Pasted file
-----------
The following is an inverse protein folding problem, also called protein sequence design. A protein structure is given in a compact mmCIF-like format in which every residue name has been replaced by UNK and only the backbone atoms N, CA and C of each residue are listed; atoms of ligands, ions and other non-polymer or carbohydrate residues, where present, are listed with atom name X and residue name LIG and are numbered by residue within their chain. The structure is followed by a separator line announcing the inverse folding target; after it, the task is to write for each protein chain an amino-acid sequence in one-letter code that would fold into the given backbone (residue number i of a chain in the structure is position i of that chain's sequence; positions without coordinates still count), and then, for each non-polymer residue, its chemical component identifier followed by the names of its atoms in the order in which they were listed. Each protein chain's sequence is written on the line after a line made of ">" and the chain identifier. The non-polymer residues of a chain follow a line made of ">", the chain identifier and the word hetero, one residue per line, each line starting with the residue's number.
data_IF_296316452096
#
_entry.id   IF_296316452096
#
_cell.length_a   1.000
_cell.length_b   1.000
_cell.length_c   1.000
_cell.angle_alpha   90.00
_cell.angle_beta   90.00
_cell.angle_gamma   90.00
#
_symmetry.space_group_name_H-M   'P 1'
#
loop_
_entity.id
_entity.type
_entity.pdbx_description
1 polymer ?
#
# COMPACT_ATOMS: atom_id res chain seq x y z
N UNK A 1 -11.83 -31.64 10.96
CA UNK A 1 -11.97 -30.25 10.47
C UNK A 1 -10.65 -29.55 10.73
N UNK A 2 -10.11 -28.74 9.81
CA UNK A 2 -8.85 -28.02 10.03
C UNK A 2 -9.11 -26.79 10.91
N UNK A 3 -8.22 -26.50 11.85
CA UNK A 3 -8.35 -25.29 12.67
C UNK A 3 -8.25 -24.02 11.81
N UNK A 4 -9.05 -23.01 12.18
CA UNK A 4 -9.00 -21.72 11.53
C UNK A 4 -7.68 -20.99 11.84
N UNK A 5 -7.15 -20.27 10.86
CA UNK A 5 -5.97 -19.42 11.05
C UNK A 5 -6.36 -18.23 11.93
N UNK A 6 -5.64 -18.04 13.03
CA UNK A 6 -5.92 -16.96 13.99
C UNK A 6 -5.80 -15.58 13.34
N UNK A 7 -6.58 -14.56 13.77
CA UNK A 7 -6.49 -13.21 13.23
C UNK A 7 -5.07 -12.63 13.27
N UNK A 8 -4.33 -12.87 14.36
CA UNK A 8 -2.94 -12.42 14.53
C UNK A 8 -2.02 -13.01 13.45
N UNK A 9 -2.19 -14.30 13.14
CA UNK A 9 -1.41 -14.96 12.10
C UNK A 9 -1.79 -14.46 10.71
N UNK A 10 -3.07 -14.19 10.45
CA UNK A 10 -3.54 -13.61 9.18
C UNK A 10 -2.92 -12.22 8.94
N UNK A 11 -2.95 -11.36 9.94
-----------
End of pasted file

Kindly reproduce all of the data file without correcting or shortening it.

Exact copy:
The following is an inverse protein folding problem, also called protein sequence design. A protein structure is given in a compact mmCIF-like format in which every residue name has been replaced by UNK and only the backbone atoms N, CA and C of each residue are listed; atoms of ligands, ions and other non-polymer or carbohydrate residues, where present, are listed with atom name X and residue name LIG and are numbered by residue within their chain. The structure is followed by a separator line announcing the inverse folding target; after it, the task is to write for each protein chain an amino-acid sequence in one-letter code that would fold into the given backbone (residue number i of a chain in the structure is position i of that chain's sequence; positions without coordinates still count), and then, for each non-polymer residue, its chemical component identifier followed by the names of its atoms in the order in which they were listed. Each protein chain's sequence is written on the line after a line made of ">" and the chain identifier. The non-polymer residues of a chain follow a line made of ">", the chain identifier and the word hetero, one residue per line, each line starting with the residue's number.
data_IF_296316452096
#
_entry.id   IF_296316452096
#
_cell.length_a   1.000
_cell.length_b   1.000
_cell.length_c   1.000
_cell.angle_alpha   90.00
_cell.angle_beta   90.00
_cell.angle_gamma   90.00
#
_symmetry.space_group_name_H-M   'P 1'
#
loop_
_entity.id
_entity.type
_entity.pdbx_description
1 polymer ?
#
# COMPACT_ATOMS: atom_id res chain seq x y z
N UNK A 1 -11.83 -31.64 10.96
CA UNK A 1 -11.97 -30.25 10.47
C UNK A 1 -10.65 -29.55 10.73
N UNK A 2 -10.11 -28.74 9.81
CA UNK A 2 -8.85 -28.02 10.03
C UNK A 2 -9.11 -26.79 10.91
N UNK A 3 -8.22 -26.50 11.85
CA UNK A 3 -8.35 -25.29 12.67
C UNK A 3 -8.25 -24.02 11.81
N UNK A 4 -9.05 -23.01 12.18
CA UNK A 4 -9.00 -21.72 11.53
C UNK A 4 -7.68 -20.99 11.84
N UNK A 5 -7.15 -20.27 10.86
CA UNK A 5 -5.97 -19.42 11.05
C UNK A 5 -6.36 -18.23 11.93
N UNK A 6 -5.64 -18.04 13.03
CA UNK A 6 -5.92 -16.96 13.99
C UNK A 6 -5.80 -15.58 13.34
N UNK A 7 -6.58 -14.56 13.77
CA UNK A 7 -6.49 -13.21 13.23
C UNK A 7 -5.07 -12.63 13.27
N UNK A 8 -4.33 -12.87 14.36
CA UNK A 8 -2.94 -12.42 14.53
C UNK A 8 -2.02 -13.01 13.45
N UNK A 9 -2.19 -14.30 13.14
CA UNK A 9 -1.41 -14.96 12.10
C UNK A 9 -1.79 -14.46 10.71
N UNK A 10 -3.07 -14.19 10.45
CA UNK A 10 -3.54 -13.61 9.18
C UNK A 10 -2.92 -12.22 8.94
N UNK A 11 -2.95 -11.36 9.94